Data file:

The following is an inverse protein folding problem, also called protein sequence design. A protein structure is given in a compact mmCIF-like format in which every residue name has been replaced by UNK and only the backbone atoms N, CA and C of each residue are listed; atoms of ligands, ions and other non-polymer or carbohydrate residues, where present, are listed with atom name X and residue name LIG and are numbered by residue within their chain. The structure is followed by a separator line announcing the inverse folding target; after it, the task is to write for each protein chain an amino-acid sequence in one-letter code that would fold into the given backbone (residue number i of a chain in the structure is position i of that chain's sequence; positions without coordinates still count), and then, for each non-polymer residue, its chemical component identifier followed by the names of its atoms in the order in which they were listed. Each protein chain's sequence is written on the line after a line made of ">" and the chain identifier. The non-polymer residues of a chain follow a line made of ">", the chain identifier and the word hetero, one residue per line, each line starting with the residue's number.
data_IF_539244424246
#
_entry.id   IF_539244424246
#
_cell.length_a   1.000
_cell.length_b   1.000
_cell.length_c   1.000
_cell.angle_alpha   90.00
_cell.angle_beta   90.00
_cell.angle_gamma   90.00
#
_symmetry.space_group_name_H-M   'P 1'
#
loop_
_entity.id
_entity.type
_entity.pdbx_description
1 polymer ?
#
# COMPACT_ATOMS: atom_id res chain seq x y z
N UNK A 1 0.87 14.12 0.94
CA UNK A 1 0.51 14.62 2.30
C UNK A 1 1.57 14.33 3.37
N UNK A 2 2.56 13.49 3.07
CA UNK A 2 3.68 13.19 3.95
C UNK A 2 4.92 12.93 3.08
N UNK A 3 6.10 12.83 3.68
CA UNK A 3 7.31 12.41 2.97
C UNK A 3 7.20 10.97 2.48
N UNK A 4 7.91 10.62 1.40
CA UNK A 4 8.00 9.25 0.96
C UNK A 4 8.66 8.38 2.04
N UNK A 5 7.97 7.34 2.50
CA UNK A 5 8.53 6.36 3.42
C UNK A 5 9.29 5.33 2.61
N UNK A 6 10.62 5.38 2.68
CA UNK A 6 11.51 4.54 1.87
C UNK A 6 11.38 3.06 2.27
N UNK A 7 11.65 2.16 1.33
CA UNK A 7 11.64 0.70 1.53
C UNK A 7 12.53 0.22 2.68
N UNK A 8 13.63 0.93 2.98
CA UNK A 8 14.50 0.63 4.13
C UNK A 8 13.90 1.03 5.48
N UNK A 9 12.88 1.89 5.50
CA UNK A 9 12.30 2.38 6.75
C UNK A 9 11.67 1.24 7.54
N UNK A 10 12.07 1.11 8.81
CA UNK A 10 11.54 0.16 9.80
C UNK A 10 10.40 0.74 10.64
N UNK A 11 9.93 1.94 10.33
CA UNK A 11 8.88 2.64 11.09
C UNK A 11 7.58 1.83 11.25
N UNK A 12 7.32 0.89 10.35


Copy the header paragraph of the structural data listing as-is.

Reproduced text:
The following is an inverse protein folding problem, also called protein sequence design. A protein structure is given in a compact mmCIF-like format in which every residue name has been replaced by UNK and only the backbone atoms N, CA and C of each residue are listed; atoms of ligands, ions and other non-polymer or carbohydrate residues, where present, are listed with atom name X and residue name LIG and are numbered by residue within their chain. The structure is followed by a separator line announcing the inverse folding target; after it, the task is to write for each protein chain an amino-acid sequence in one-letter code that would fold into the given backbone (residue number i of a chain in the structure is position i of that chain's sequence; positions without coordinates still count), and then, for each non-polymer residue, its chemical component identifier followed by the names of its atoms in the order in which they were listed. Each protein chain's sequence is written on the line after a line made of ">" and the chain identifier. The non-polymer residues of a chain follow a line made of ">", the chain identifier and the word hetero, one residue per line, each line starting with the residue's number.